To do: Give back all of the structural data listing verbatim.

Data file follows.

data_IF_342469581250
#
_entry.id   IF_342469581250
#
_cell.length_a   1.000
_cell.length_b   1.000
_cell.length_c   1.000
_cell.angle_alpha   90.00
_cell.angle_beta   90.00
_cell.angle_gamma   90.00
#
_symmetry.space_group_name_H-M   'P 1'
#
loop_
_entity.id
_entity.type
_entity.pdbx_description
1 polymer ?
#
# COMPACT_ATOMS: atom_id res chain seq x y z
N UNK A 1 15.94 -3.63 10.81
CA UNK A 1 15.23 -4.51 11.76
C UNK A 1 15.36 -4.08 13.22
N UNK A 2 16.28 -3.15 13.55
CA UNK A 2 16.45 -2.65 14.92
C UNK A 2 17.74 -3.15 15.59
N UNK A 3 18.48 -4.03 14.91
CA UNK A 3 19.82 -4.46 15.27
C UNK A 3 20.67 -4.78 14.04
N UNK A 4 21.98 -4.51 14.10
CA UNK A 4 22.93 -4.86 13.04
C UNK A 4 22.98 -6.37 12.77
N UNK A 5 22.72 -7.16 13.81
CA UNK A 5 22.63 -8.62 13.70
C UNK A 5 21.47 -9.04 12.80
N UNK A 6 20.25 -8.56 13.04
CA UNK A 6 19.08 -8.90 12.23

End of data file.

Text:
data_IF_342469581250
#
_entry.id   IF_342469581250
#
_cell.length_a   1.000
_cell.length_b   1.000
_cell.length_c   1.000
_cell.angle_alpha   90.00
_cell.angle_beta   90.00
_cell.angle_gamma   90.00
#
_symmetry.space_group_name_H-M   'P 1'
#
loop_
_entity.id
_entity.type
_entity.pdbx_description
1 polymer ?
#
# COMPACT_ATOMS: atom_id res chain seq x y z
N UNK A 1 15.94 -3.63 10.81
CA UNK A 1 15.23 -4.51 11.76
C UNK A 1 15.36 -4.08 13.22
N UNK A 2 16.28 -3.15 13.55
CA UNK A 2 16.45 -2.65 14.92
C UNK A 2 17.74 -3.15 15.59
N UNK A 3 18.48 -4.03 14.91
CA UNK A 3 19.82 -4.46 15.27
C UNK A 3 20.67 -4.78 14.04
N UNK A 4 21.98 -4.51 14.10
CA UNK A 4 22.93 -4.86 13.04
C UNK A 4 22.98 -6.37 12.77
N UNK A 5 22.72 -7.16 13.81
CA UNK A 5 22.63 -8.62 13.70
C UNK A 5 21.47 -9.04 12.80
N UNK A 6 20.25 -8.56 13.04
CA UNK A 6 19.08 -8.90 12.23